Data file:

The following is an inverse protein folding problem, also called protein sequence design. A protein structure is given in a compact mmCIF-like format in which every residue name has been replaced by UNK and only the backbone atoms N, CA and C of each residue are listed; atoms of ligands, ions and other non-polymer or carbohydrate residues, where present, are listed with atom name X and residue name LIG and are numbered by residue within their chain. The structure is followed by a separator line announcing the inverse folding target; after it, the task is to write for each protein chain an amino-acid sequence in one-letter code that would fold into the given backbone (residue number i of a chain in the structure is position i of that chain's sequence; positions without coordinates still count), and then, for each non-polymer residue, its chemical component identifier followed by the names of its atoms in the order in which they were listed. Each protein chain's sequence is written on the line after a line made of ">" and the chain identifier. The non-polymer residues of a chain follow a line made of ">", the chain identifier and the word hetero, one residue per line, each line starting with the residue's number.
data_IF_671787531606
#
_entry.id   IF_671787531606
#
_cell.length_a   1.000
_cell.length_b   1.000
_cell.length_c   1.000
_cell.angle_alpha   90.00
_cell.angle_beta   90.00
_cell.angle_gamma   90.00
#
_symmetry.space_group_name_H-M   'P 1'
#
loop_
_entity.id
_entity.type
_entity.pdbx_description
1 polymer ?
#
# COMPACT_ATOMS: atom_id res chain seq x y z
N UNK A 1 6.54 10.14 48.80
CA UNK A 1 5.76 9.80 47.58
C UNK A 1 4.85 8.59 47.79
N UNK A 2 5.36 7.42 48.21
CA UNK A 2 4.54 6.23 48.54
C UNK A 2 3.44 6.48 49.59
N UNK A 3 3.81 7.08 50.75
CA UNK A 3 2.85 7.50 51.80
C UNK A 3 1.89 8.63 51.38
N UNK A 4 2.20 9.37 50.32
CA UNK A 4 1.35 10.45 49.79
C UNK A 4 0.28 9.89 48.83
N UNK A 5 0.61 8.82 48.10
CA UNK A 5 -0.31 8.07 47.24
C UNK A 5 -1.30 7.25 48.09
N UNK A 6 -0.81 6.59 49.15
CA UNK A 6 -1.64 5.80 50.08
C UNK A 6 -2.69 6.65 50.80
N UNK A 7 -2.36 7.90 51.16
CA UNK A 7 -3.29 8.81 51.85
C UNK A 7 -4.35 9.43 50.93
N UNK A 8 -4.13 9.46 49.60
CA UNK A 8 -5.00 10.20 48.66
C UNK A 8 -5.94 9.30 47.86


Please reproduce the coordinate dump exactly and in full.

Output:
The following is an inverse protein folding problem, also called protein sequence design. A protein structure is given in a compact mmCIF-like format in which every residue name has been replaced by UNK and only the backbone atoms N, CA and C of each residue are listed; atoms of ligands, ions and other non-polymer or carbohydrate residues, where present, are listed with atom name X and residue name LIG and are numbered by residue within their chain. The structure is followed by a separator line announcing the inverse folding target; after it, the task is to write for each protein chain an amino-acid sequence in one-letter code that would fold into the given backbone (residue number i of a chain in the structure is position i of that chain's sequence; positions without coordinates still count), and then, for each non-polymer residue, its chemical component identifier followed by the names of its atoms in the order in which they were listed. Each protein chain's sequence is written on the line after a line made of ">" and the chain identifier. The non-polymer residues of a chain follow a line made of ">", the chain identifier and the word hetero, one residue per line, each line starting with the residue's number.
data_IF_671787531606
#
_entry.id   IF_671787531606
#
_cell.length_a   1.000
_cell.length_b   1.000
_cell.length_c   1.000
_cell.angle_alpha   90.00
_cell.angle_beta   90.00
_cell.angle_gamma   90.00
#
_symmetry.space_group_name_H-M   'P 1'
#
loop_
_entity.id
_entity.type
_entity.pdbx_description
1 polymer ?
#
# COMPACT_ATOMS: atom_id res chain seq x y z
N UNK A 1 6.54 10.14 48.80
CA UNK A 1 5.76 9.80 47.58
C UNK A 1 4.85 8.59 47.79
N UNK A 2 5.36 7.42 48.21
CA UNK A 2 4.54 6.23 48.54
C UNK A 2 3.44 6.48 49.59
N UNK A 3 3.81 7.08 50.75
CA UNK A 3 2.85 7.50 51.80
C UNK A 3 1.89 8.63 51.38
N UNK A 4 2.20 9.37 50.32
CA UNK A 4 1.35 10.45 49.79
C UNK A 4 0.28 9.89 48.83
N UNK A 5 0.61 8.82 48.10
CA UNK A 5 -0.31 8.07 47.24
C UNK A 5 -1.30 7.25 48.09
N UNK A 6 -0.81 6.59 49.15
CA UNK A 6 -1.64 5.80 50.08
C UNK A 6 -2.69 6.65 50.80
N UNK A 7 -2.36 7.90 51.16
CA UNK A 7 -3.29 8.81 51.85
C UNK A 7 -4.35 9.43 50.93
N UNK A 8 -4.13 9.46 49.60
CA UNK A 8 -5.00 10.20 48.66
C UNK A 8 -5.94 9.30 47.86